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NCIS director discusses operations in investigating and defeating terrorist and criminal threats

Andrew Traver 444x718On November 2, 2015, The Institute of World Politics welcomed Andrew L. Traver, the director of the Naval Criminal Investigative Service (NCIS), who spoke on the current state and future of the NCIS, its mission and professional opportunities within the organization. This event was sponsored by IWP Career Services.

Director Traver began by telling about his own background and the road to where he is now, including his time at Officer Candidate School, followed by a period as a commissioned officer in the Navy. After that he spent 26 years at the ATF as an agent, and was nominated by President Barack Obama for the position of director of the ATF. Ultimately, however, he became the director of the NCIS, the second director to come from outside the organization and the first ATF agent to ever be nominated.

Director Traver delved into the organization and the kind of work that the NCIS does, including investigating all manner of felony crimes such as fraud, arson, homicide and more. The organization has investigators embedded in various Navy and Marine Corps commands to prevent fraudulent activity such as counterfeit parts substitution, something that could be disastrous should these defective parts be introduced into the supply chain. Furthermore, the NCIS is heavily involved in counterintelligence and counterterrorism. Director Traver described a recent case in which a Navy civilian was sentenced to 11 years for attempted espionage for trying to provide schematics of the Navy’s newest nuclear aircraft carrier to Egypt. Currently, the NCIS has 13 geographic field offices, of which 4 are abroad in places such as Italy, Bahrain, Singapore and Japan.  Around one third of NCIS special agents are assigned to work overseas.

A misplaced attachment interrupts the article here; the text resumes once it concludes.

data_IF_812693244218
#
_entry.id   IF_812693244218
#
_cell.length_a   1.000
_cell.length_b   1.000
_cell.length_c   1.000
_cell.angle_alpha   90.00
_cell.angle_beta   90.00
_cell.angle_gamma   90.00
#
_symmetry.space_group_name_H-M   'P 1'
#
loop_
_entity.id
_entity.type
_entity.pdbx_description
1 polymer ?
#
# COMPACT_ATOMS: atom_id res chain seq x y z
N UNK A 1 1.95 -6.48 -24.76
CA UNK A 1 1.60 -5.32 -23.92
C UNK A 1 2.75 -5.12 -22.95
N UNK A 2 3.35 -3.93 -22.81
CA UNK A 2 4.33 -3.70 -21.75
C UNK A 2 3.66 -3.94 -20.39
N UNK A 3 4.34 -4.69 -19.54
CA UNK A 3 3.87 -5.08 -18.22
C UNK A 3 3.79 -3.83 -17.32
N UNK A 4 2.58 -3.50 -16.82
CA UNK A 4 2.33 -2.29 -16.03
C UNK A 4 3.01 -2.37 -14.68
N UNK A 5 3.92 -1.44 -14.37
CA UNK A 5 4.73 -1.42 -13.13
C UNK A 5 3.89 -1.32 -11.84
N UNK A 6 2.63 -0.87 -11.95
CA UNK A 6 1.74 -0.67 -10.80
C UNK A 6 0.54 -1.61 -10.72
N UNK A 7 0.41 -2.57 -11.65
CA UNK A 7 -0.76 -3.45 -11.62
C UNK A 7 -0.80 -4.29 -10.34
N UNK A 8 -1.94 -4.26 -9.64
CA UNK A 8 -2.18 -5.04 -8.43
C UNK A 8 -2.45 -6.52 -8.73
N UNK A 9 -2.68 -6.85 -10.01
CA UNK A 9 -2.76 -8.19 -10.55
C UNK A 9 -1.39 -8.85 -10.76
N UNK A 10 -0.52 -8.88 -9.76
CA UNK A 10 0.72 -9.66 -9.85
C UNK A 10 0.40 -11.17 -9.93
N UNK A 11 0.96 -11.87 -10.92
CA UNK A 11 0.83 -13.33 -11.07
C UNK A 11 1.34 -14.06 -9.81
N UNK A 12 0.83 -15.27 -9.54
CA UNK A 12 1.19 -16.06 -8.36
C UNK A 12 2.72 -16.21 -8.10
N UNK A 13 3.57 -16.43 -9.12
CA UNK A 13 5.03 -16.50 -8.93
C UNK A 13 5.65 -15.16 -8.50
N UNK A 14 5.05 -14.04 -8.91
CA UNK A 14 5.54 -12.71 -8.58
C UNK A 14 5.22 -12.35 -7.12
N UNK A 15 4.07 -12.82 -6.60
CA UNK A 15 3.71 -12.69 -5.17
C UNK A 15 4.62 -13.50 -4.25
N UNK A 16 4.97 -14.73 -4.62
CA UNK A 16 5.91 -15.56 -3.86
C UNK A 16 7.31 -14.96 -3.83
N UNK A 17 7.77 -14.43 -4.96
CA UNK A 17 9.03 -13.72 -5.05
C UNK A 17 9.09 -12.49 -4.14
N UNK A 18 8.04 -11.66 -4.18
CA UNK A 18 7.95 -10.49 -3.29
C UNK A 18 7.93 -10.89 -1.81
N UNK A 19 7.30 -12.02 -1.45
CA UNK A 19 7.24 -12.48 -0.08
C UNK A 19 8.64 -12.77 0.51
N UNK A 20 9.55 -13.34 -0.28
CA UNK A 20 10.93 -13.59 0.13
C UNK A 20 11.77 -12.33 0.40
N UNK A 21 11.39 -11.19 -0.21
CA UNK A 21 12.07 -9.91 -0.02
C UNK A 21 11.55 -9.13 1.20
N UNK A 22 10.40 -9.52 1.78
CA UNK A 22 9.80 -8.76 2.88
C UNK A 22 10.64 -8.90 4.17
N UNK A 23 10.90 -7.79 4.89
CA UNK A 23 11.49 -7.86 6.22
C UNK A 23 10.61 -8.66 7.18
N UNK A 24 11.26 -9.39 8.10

The NCIS currently faces some issues that Director Traver outlined in his presentation. The foremost of these are bureaucracy and recruitment/retention. As a relatively small organization that prides itself on agility and responsiveness, the size and slowness of the federal bureaucracy can present a challenge. This is compounded by the agency’s limited resources and the difficulty of competing with the private sector to retain talent. Those who work for NCIS are primarily attracted by its fulfilling mission of safeguarding the Navy and Marine Corps against criminal, terrorist and intelligence threats. 

Director Traver also mentioned the TV show “NCIS,” and the impact that it has had on the organization. While the application numbers for open positions have increased by a tremendous amount, some applicants confuse the Hollywood image with the real work that the NCIS does. In addition, educating members of Congress and their staffs as to NCIS’ real work and function is an ongoing task for the organization.